Das Indische Tuch (1963)

DAS INDISCHE TUCH (1963)
aka The Indian Scarf
Article 2858 by Dave Sindelar
Viewing Date: 3-5-2009
Posting Date: 6-10-2009
Directed by Alfred Vohrer
Featuring Heinz Drache, Corny Collins, Klaus Kinski
Country: West Germany

Several heirs gather at the castle of Lord Lebanon for the reading of the will. They discover they must spend a week in the castle before they discover the terms of the inheritance. However, someone is strangling the heirs one by one using Indian scarves as weapons…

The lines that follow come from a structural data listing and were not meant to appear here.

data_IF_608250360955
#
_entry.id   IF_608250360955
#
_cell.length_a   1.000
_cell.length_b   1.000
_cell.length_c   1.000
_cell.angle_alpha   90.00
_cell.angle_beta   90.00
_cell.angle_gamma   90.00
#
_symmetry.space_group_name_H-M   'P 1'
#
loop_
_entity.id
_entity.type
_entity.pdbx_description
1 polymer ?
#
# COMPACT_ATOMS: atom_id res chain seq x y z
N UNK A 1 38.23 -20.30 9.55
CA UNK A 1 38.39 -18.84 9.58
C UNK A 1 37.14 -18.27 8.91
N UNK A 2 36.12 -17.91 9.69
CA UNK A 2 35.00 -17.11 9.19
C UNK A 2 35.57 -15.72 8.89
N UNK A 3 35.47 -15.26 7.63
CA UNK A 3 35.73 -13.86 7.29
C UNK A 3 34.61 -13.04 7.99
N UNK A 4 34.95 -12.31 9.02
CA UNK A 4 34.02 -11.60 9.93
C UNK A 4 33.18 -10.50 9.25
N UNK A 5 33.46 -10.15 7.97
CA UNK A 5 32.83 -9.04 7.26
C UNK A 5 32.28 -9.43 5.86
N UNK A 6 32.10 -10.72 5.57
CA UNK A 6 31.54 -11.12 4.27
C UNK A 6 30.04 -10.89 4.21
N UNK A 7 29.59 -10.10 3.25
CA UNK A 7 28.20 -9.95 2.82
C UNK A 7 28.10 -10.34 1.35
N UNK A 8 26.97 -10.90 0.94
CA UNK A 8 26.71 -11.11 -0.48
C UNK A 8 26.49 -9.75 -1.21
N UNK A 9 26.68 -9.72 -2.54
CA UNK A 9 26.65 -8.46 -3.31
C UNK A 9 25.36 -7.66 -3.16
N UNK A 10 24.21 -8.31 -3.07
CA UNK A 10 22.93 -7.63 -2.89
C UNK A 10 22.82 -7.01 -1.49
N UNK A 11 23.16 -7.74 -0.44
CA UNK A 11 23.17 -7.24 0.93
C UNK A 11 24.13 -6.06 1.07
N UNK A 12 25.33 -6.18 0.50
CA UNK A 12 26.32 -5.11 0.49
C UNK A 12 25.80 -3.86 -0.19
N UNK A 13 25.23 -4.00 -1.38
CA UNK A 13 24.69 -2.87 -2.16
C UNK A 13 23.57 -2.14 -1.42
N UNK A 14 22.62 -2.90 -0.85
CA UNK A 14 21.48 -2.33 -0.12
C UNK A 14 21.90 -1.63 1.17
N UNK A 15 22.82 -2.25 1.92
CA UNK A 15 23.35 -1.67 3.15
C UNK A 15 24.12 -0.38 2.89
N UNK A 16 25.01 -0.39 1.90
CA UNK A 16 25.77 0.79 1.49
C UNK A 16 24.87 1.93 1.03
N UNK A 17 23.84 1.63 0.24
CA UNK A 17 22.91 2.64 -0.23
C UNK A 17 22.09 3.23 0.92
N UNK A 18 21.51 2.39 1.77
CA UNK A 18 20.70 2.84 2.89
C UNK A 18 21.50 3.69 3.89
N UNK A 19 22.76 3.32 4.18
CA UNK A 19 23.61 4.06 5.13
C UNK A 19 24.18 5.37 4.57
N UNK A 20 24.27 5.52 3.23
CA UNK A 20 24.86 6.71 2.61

I have to admit that this krimi (based on a work by Edgar Wallace, the greatest writer of the century, but don’t take my word on it) really caught me off guard; I’ve seen enough of these that I thought I’d know what to expect, but this one surprised me. First of all, despite the fact that I listed the German title above, my copy of the movie was not in German; it was dubbed into English, but retained the original German credits. Furthermore, the print was excellent, and letterboxed as well. But the biggest surprise is the plot itself; rather than the usually hard-to-follow labyrinthine stories that I’ve come to expect from the genre, this is nothing more nor less than an ‘old dark house’ mystery. Or, perhaps it would be more accurate to say, it’s a parody of the ‘old dark house’ mystery, and, for my money, one of the funniest takes I’ve seen on that hoary old chestnut. The dialogue is sharp and witty, the characters are well-defined, and the butler (who is followed around by a serving cart that seems to move of its own accord and who has to undertake the thankless task of removing the table settings of each guest who dies during the length of the movie) is a scream. The trappings are all there; secret passages, red herrings, murders, people stranded with no way to get home due to a storm, etc). It even has a fairly outrageous variation on the old “painting with removable eyes so the killer can spy on people through them” trick that makes for one of the high points of the film. Throw in a couple of self-referential jokes, and you have perhaps the most light-hearted and fun Edgar Wallace romp of the era. And it’s nice to see Klaus Kinski get a decent part in one of these as well.

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